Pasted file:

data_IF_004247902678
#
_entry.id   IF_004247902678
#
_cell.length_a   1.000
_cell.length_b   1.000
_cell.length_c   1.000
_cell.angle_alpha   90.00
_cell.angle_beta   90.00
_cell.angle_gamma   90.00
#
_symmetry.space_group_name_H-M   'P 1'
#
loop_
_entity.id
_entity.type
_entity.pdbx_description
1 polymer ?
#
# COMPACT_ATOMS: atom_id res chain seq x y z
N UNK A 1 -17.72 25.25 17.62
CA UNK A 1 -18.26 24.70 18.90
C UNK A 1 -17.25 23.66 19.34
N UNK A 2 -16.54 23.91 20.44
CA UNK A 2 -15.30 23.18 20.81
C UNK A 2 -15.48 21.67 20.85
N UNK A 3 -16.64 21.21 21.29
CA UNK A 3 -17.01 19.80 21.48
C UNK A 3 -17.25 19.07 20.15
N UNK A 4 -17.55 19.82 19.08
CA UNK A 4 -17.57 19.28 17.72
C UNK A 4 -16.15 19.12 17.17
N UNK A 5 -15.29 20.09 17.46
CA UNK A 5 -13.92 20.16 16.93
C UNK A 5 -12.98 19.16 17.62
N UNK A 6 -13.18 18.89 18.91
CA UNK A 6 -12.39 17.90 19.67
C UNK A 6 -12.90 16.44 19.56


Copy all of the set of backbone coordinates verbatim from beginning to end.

data_IF_004247902678
#
_entry.id   IF_004247902678
#
_cell.length_a   1.000
_cell.length_b   1.000
_cell.length_c   1.000
_cell.angle_alpha   90.00
_cell.angle_beta   90.00
_cell.angle_gamma   90.00
#
_symmetry.space_group_name_H-M   'P 1'
#
loop_
_entity.id
_entity.type
_entity.pdbx_description
1 polymer ?
#
# COMPACT_ATOMS: atom_id res chain seq x y z
N UNK A 1 -17.72 25.25 17.62
CA UNK A 1 -18.26 24.70 18.90
C UNK A 1 -17.25 23.66 19.34
N UNK A 2 -16.54 23.91 20.44
CA UNK A 2 -15.30 23.18 20.81
C UNK A 2 -15.48 21.67 20.85
N UNK A 3 -16.64 21.21 21.29
CA UNK A 3 -17.01 19.80 21.48
C UNK A 3 -17.25 19.07 20.15
N UNK A 4 -17.55 19.82 19.08
CA UNK A 4 -17.57 19.28 17.72
C UNK A 4 -16.15 19.12 17.17
N UNK A 5 -15.29 20.09 17.46
CA UNK A 5 -13.92 20.16 16.93
C UNK A 5 -12.98 19.16 17.62
N UNK A 6 -13.18 18.89 18.91
CA UNK A 6 -12.39 17.90 19.67
C UNK A 6 -12.90 16.44 19.56